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Michigan State UniversityMichigan State UniversityInfrastructure Planning and Facilities
The new addition to Wells Hall allows for natural light to enter the building through windows and skylights.

The new addition to Wells Hall allows for natural light to enter the building through windows and skylights.

Green practices: stewardship-savvy building renovations

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April 30, 2012

Through the renovations of some of the largest buildings on campus, MSU is working hard to consume the least amount of energy possible.

One of the main goals while renovating a campus building is allowing for natural lighting through windows, glass building materials and skylights. The implementation will reduce the usage of energy through artificial light. Amr Abdel-Azim, architect III, has already seen results with the Wells Hall renovation. “People don’t use the artificial lights because they have plenty of natural light,” Abdel-Azim said. “It adds a cheerful atmosphere to the space.”

Motion sensors play a key role in achieving this goal. Lynda Boomer, energy and environmental engineer, contrasts her older office with the new standard. “I have switches, but nowadays there’d be a little motion sensor there, so if I forget to turn off my lights the sensor would do it automatically.”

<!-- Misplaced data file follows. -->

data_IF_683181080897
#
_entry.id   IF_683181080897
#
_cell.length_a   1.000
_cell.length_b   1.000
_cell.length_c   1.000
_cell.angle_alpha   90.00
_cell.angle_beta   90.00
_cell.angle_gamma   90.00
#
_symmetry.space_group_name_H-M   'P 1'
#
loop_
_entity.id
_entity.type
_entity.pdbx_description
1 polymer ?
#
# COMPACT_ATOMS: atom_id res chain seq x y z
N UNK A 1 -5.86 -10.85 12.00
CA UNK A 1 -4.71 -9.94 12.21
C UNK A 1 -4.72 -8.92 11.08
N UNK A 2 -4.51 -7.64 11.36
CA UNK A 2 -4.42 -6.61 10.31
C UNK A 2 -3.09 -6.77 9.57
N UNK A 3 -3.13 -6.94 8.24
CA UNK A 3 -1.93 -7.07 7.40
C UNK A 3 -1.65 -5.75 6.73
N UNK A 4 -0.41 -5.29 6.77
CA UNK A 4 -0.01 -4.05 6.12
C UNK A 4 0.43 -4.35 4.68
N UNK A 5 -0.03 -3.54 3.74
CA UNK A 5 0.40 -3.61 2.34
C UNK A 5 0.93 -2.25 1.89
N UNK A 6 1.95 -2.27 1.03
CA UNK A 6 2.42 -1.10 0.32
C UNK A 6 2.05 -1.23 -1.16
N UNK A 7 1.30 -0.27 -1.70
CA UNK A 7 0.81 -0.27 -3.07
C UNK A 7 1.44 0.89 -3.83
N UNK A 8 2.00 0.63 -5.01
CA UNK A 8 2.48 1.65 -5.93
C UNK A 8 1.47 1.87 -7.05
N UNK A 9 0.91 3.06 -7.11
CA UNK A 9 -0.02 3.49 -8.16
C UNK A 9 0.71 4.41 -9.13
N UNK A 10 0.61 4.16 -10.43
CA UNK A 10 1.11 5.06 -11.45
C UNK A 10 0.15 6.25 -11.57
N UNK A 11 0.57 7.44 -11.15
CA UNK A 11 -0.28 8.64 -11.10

Another important aspect of MSU’s environmental initiatives is the use of sustainable building materials. One element used in newer offices is Starwall, an eco-friendly demountable partition system. Panels that are mostly glass with an aluminum frame are assembled to create individual offices. Dean Geisenhaver, structural planner/inspector/analyst II, said “It’s mostly aluminum, and it’s all recyclable material.” Starwall is used at the Physical Plant*, MSU Police Department and the Eppley Center. In another example, the carpet used in the Wells Hall renovation will be recyclable.

Water consumption is an area of focus during the renovation process as well. The updates in Wells Hall will include sustainable restrooms. Low-flow and no-touch technologies used on faucets and toilets will reduce water usage. The low-flow aspect will reduce the amount of water consumed during use and motion sensors will eliminate water waste.

To take our efforts even further, the Physical Plant seeks to reduce pollution even in choosing building materials for its work. “Just to be green, we look for materials available on a regional basis,” Abdel-Azim said. “That is a reduction of transportation and fuel.”

The application of these renovations to older buildings as well as new proves MSU’s commitment to holistic sustainability.

Green Issue 2012

*Prior to the creation of Infrastructure Planning and Facilities in January 2013, several IPF departments were a part of the now-dissolved MSU Physical Plant. Some historical articles on this website reference that former unit.